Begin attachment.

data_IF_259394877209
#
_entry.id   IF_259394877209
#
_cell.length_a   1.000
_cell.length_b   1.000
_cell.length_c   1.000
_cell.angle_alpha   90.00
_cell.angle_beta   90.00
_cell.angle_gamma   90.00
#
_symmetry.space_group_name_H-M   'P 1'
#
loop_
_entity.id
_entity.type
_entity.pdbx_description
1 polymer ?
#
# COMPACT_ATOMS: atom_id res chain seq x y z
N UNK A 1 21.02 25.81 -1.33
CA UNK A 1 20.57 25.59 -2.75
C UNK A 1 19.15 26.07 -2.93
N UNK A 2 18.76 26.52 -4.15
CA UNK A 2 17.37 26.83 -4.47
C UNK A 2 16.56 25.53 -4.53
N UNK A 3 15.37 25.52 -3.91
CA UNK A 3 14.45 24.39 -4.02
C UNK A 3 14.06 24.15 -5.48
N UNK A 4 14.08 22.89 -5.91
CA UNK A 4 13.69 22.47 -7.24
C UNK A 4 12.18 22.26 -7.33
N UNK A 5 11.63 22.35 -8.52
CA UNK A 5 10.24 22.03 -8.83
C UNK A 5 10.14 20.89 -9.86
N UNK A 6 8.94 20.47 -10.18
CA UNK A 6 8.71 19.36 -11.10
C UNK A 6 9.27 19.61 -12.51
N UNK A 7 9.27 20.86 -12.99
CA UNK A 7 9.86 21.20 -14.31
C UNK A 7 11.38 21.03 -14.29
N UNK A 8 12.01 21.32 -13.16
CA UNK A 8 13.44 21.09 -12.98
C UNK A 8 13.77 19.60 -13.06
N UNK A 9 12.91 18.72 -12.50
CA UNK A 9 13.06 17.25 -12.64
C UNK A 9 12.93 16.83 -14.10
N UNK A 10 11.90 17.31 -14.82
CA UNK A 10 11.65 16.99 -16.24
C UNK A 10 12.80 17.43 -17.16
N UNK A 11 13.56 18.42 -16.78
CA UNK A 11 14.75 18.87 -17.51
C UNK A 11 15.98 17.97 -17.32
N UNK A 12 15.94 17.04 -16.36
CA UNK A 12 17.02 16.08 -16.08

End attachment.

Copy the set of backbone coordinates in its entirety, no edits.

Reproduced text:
data_IF_259394877209
#
_entry.id   IF_259394877209
#
_cell.length_a   1.000
_cell.length_b   1.000
_cell.length_c   1.000
_cell.angle_alpha   90.00
_cell.angle_beta   90.00
_cell.angle_gamma   90.00
#
_symmetry.space_group_name_H-M   'P 1'
#
loop_
_entity.id
_entity.type
_entity.pdbx_description
1 polymer ?
#
# COMPACT_ATOMS: atom_id res chain seq x y z
N UNK A 1 21.02 25.81 -1.33
CA UNK A 1 20.57 25.59 -2.75
C UNK A 1 19.15 26.07 -2.93
N UNK A 2 18.76 26.52 -4.15
CA UNK A 2 17.37 26.83 -4.47
C UNK A 2 16.56 25.53 -4.53
N UNK A 3 15.37 25.52 -3.91
CA UNK A 3 14.45 24.39 -4.02
C UNK A 3 14.06 24.15 -5.48
N UNK A 4 14.08 22.89 -5.91
CA UNK A 4 13.69 22.47 -7.24
C UNK A 4 12.18 22.26 -7.33
N UNK A 5 11.63 22.35 -8.52
CA UNK A 5 10.24 22.03 -8.83
C UNK A 5 10.14 20.89 -9.86
N UNK A 6 8.94 20.47 -10.18
CA UNK A 6 8.71 19.36 -11.10
C UNK A 6 9.27 19.61 -12.51
N UNK A 7 9.27 20.86 -12.99
CA UNK A 7 9.86 21.20 -14.31
C UNK A 7 11.38 21.03 -14.29
N UNK A 8 12.01 21.32 -13.16
CA UNK A 8 13.44 21.09 -12.98
C UNK A 8 13.77 19.60 -13.06
N UNK A 9 12.91 18.72 -12.50
CA UNK A 9 13.06 17.25 -12.64
C UNK A 9 12.93 16.83 -14.10
N UNK A 10 11.90 17.31 -14.82
CA UNK A 10 11.65 16.99 -16.24
C UNK A 10 12.80 17.43 -17.16
N UNK A 11 13.56 18.42 -16.78
CA UNK A 11 14.75 18.87 -17.51
C UNK A 11 15.98 17.97 -17.32
N UNK A 12 15.94 17.04 -16.36
CA UNK A 12 17.02 16.08 -16.08